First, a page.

But that's the thing about grief that the book, the play, and real life all offer us: a choice. Will the experience of grief teach us compassion, which will, in turn, bring us some peace, or will it harden us, until we carry it like a millstone, exchanging reconciliation for rage?

In Grief Is The Thing With Feathers, Dad tries both routes. Walsh has him living in his bathrobe as the house around him quickly descends into a state of nature. The two boys also lose the run of themselves, eating previously prohibited junk food and squabbling until they're separated. So far so familiar.

What's disconcerting is the introduction of countless jarring tonal shifts and loud explosions as the play progresses, to the point of sensory overload (a pulsing white light sequence stretches on for far too long, so take warning if you're seizure prone).

In recent years Walsh has experimented with form and with breaking the fourth wall and that happens again in Grief Is The Thing With Feathers, with Murphy diving offstage and shouting at uncomfortable theatergoers in the first row, as the house lights go up to underline the point that Dad, like the play, has broken his bonds.

But another way of looking at this is to ask if the playwright does not trust his own material to connect with us? Why all the sonic explosions, the video projections, the tonal jumps, the increasingly wild theatrics?

Whilst pressing back against the limitations of the form with a restless imagination that wants to forge new ways of saying what is beyond speech, Walsh's theatrics (the play is also directed by him) get louder and ever more distracting and we begin to lose sight of Dad and the Boys as Crow and his metaphors take over.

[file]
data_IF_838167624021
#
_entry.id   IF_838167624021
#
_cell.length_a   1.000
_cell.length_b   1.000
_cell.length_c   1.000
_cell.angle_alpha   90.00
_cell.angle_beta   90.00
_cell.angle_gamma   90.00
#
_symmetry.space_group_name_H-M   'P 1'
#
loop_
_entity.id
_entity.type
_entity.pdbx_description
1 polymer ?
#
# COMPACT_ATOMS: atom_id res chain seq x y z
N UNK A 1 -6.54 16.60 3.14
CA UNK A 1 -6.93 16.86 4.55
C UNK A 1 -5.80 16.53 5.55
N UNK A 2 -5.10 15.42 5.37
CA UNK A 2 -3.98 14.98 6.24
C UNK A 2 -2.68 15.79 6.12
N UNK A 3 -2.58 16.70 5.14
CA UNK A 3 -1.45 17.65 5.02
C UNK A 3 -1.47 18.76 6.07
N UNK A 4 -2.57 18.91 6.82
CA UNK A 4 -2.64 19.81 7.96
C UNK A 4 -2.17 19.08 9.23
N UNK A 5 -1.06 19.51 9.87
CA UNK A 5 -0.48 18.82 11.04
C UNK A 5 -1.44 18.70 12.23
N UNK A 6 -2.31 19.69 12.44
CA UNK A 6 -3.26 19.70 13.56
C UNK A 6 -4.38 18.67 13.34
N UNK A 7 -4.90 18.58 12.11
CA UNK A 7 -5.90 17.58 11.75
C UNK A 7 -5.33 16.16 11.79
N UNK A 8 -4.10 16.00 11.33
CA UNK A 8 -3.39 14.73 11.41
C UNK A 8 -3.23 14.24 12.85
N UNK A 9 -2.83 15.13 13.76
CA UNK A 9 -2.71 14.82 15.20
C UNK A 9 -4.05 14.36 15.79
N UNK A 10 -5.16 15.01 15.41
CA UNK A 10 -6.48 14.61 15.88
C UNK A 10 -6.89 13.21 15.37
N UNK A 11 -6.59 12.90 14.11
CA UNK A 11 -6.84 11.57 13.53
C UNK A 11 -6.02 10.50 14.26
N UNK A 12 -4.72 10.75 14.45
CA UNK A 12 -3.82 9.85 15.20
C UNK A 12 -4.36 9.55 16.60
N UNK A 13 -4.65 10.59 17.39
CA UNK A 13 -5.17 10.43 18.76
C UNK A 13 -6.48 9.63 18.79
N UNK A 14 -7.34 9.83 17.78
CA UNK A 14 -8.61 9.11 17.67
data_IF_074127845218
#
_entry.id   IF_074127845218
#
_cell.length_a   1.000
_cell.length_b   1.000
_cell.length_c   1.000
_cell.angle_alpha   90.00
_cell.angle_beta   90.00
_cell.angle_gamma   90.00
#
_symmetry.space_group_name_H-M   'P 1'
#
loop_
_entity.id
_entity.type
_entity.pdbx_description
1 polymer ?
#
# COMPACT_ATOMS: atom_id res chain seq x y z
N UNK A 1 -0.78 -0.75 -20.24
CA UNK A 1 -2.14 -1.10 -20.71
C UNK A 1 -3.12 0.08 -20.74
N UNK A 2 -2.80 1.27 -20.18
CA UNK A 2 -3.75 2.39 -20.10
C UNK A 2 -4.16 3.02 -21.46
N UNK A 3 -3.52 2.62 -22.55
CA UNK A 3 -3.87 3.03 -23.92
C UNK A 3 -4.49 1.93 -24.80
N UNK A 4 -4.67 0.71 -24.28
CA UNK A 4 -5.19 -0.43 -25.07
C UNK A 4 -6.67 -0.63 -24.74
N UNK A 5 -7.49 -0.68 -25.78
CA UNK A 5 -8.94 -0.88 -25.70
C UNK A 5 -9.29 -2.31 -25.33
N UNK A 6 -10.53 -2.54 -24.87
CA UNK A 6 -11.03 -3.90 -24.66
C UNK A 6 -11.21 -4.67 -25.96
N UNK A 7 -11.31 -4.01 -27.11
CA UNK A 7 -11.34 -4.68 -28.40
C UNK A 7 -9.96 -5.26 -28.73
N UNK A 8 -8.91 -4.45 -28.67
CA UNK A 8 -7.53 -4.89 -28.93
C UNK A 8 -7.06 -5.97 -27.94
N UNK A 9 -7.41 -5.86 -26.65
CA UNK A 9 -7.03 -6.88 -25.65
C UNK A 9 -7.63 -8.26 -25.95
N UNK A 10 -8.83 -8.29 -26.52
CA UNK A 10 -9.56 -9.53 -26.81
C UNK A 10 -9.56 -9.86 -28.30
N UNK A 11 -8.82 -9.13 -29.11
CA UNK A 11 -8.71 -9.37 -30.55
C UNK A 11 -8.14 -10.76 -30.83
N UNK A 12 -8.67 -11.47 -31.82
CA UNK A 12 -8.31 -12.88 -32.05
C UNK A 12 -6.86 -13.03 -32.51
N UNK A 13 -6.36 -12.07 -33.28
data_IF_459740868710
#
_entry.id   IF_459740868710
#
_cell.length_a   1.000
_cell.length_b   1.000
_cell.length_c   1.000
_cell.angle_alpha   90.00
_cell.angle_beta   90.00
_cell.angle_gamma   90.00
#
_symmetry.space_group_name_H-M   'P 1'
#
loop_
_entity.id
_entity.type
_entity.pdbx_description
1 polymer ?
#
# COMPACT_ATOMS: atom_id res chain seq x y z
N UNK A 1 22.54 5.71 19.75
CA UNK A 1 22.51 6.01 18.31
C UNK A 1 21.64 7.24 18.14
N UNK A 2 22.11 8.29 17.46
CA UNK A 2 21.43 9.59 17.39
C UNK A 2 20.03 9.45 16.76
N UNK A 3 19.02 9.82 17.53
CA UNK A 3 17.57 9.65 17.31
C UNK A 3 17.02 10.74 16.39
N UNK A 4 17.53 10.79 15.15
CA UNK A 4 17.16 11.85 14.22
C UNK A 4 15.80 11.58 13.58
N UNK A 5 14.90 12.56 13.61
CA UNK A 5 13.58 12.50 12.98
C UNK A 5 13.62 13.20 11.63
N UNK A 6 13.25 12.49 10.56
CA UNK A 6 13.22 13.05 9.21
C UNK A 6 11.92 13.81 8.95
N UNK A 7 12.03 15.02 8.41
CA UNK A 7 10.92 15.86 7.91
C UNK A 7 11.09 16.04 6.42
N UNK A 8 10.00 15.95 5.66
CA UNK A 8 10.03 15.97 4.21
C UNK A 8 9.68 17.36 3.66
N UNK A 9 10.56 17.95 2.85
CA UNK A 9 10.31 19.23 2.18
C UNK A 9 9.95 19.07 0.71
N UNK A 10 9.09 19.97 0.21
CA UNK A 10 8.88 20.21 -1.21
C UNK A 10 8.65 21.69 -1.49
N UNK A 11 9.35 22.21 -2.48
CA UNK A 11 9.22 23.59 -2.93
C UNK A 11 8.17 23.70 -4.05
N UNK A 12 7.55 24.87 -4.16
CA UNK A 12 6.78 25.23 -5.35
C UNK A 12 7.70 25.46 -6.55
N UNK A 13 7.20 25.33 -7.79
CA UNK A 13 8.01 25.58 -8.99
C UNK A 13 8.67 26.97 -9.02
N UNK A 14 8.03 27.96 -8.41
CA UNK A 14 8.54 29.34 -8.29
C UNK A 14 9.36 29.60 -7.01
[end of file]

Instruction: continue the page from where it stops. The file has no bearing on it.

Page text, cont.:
But the defining thing about grief is that it is so human scale and intimate. It comes into your life without invitation and it just sits in your kitchen or it climbs into your bed and it does this without fanfare, and in fact, its sheer ordinariness is part of its horror.

Early into the proceedings, I began to worry that all of this productions sound and thunder would distract me from what the play is essentially about, that in gaping at the spectacle I would lose sight of what it actually signifies.

The St. Ann's stage is enormous, necessitating grand gestures (and they certainly come) for most of the play's 90 minutes. It is only in the last 15 minutes that the histrionics onstage resolve themselves into something like a human grief process.

So let's bring this back to what the book and the play are about. When your mother dies it's like a bomb going off in the middle of your life. If you're a child when it happens you will likely grow up in the giant crater that her passing leaves behind, with your hair still smoking from the blast.

If you're a husband you will lose your best friend and your life companion, so it's not just a loss, it's an amputation.

What's left of your family will never be the same and neither will you and there won't be a thing you can do about it. I'm speaking from personal experience here sadly, but it's an experience that is shared by millions.

So the rage and histrionics onstage are real and arise from real experience, but they increasingly get in the way of what the book and the play are about at their core: what it feels like to endure the unendurable.

Grief Is The Thing With Feathers is now playing at St. Ann's Warehouse, Brooklyn. For tickets call 718.254.8779.

Read more: Eugene O'Neill's legacy to be celebrated with linked American and Irish festivals